Purposive Rambling

the journey is the reward.

Classroom courtesy: Not just for undergrads

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The most common complaints that I hear from grad student assistants and instructors regard undergrad students’ inappropriate behavior in the classroom. They’re texting, reading the newspaper, talking with a friend, listening to music, sleeping, showing up late, etc.

And, sure, these things happen in undergraduate classes. When I was an undergrad, I was the girl in the front of the room always raising her hand. So, I didn’t notice that stuff then.

Now that I’m an instructor, I think about it a little more. I even have a little “classroom courtesy” section on my syllabus. My spiel to my students was something to the effect of: “I know you all are sometimes doing things that could be distracting to fellow students or just annoying to me. Keep it to a minimum, and please don’t let me see it.”

I don’t see a need to be a hard-ass about it, because my guess is that they’ll do this stuff regardless of what I say. But I do find it disrespectful, and I’d rather not have to think about being disrespected when I’m trying to give a lecture.

Anyway, the thing is, recently I’ve begun to feel like a lot of graduate students are hypocritical when it comes to good classroom behavior.

The other day I was sitting in class – one that I am taking, not teaching – and I glanced around the room at my classmates. I see a lot of faces just staring off into space. And, I see someone sleeping! Plus, the folks with laptops are doing way too much typing to just be taking notes. This is a fairly small classroom with long, seminar-type tables. For a graduate class it’s fairly large, but it’s still only about 20 students.

To be fair, I was bored too. I was doodling on my paper. And I was looking around at people trying to distract myself from my boredom. The difference is that I didn’t totally check out, and I didn’t let myself appear as if I was bored. I feel very strongly that it’s important to not act rude toward someone who is taking the time to teach me something. I’d like the instructor to look out into the people in front of her and see that I am making eye contact with her, that I am listening, that I care about what she is saying, that I am interested, etc. And when she asks a question, I don’t want to be drifted so far out to la-la land that I can’t answer.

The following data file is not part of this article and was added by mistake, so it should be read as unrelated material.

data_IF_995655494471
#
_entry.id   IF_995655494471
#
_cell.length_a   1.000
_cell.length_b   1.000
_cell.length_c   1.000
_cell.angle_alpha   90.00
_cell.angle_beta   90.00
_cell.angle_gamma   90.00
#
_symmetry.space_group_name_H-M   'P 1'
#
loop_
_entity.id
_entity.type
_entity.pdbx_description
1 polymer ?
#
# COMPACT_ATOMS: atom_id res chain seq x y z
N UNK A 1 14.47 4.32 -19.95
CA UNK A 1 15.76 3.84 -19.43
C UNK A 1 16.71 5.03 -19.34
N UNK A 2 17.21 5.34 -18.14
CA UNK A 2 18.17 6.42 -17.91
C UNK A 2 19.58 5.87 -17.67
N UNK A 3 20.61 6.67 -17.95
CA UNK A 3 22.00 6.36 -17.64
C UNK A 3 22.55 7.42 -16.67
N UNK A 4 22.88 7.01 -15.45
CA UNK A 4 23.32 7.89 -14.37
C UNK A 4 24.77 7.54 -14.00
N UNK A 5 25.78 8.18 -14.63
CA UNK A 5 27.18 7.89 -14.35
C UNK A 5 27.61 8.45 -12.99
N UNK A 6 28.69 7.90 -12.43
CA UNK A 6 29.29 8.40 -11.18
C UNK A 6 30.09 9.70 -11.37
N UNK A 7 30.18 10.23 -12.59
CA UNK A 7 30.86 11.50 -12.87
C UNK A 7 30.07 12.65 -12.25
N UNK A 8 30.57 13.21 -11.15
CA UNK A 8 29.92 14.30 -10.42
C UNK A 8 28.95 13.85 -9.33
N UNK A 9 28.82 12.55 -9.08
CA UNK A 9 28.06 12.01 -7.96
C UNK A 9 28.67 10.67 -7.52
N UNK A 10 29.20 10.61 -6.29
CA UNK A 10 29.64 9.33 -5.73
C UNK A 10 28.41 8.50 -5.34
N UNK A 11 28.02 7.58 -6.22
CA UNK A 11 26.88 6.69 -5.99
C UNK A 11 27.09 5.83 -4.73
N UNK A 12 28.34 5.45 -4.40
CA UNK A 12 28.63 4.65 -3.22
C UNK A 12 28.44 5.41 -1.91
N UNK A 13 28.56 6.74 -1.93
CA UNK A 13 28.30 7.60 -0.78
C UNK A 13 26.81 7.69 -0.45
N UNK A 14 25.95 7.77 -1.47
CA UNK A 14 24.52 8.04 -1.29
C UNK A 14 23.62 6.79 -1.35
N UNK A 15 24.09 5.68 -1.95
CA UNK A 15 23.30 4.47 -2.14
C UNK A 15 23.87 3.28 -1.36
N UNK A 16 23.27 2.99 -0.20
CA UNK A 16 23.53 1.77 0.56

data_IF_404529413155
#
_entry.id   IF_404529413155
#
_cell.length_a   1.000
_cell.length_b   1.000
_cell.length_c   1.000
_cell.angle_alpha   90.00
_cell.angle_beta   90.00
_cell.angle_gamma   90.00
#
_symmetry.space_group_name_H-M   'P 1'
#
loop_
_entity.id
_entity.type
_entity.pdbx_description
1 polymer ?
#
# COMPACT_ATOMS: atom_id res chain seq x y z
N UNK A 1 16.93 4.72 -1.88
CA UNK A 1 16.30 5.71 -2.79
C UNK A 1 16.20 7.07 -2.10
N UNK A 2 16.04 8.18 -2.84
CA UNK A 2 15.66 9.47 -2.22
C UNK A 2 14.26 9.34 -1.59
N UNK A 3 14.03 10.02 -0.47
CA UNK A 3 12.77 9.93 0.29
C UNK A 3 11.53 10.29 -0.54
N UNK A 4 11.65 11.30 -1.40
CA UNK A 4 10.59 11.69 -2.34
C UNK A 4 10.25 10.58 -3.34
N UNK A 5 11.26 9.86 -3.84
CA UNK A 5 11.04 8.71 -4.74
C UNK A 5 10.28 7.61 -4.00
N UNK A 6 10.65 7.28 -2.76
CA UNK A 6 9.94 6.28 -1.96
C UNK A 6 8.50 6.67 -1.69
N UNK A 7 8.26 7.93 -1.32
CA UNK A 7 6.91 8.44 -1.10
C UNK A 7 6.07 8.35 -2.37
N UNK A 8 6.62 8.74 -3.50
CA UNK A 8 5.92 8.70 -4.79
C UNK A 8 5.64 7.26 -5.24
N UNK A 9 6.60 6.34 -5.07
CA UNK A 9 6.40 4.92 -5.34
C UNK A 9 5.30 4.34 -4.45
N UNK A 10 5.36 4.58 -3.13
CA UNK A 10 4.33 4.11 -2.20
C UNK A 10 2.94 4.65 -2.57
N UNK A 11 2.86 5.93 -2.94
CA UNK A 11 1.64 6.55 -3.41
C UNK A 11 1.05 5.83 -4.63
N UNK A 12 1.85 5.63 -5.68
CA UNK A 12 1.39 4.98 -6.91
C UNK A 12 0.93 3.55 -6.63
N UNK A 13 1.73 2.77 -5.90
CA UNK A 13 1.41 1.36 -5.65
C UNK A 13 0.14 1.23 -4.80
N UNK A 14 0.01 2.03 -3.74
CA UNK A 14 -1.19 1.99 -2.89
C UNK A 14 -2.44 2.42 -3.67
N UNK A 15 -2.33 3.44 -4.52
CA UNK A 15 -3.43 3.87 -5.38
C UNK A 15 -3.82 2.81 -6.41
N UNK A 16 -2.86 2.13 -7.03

Another thing I have noticed about graduate students is that they’re late. We tell our students to show up on time and not to leave early. Some instructors will even consider students absent if they are too tardy to class. But repeatedly, I see graduate students doing the same thing. And sometimes with no explanation to the instructor. And it’s so much more obvious in a small grad class. You can’t exactly slip out the back door with no one noticing.

The point is, in general, graduate students are probably more interested in what’s going on in the classroom than undergraduate students are. Supposedly, we’re here for the knowledge and not just the degree. Not to say that is not the case for some undergraduate students, but you get my point. So if we can’t even stick to these common courtesies in our classes, how are we expecting our students to do so?

Also, I think there is another issue here that grad students should think about. For many undergrads, once a course is over their relationship with the instructor is also over. Not true for grad students. The professor who has seen you sleeping through her class is going to be a part of your life for several more years. And she might even talk to other faculty members about your rude behavior. Not good.

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Written by Lisa

February 7, 2009 at 8:40 am

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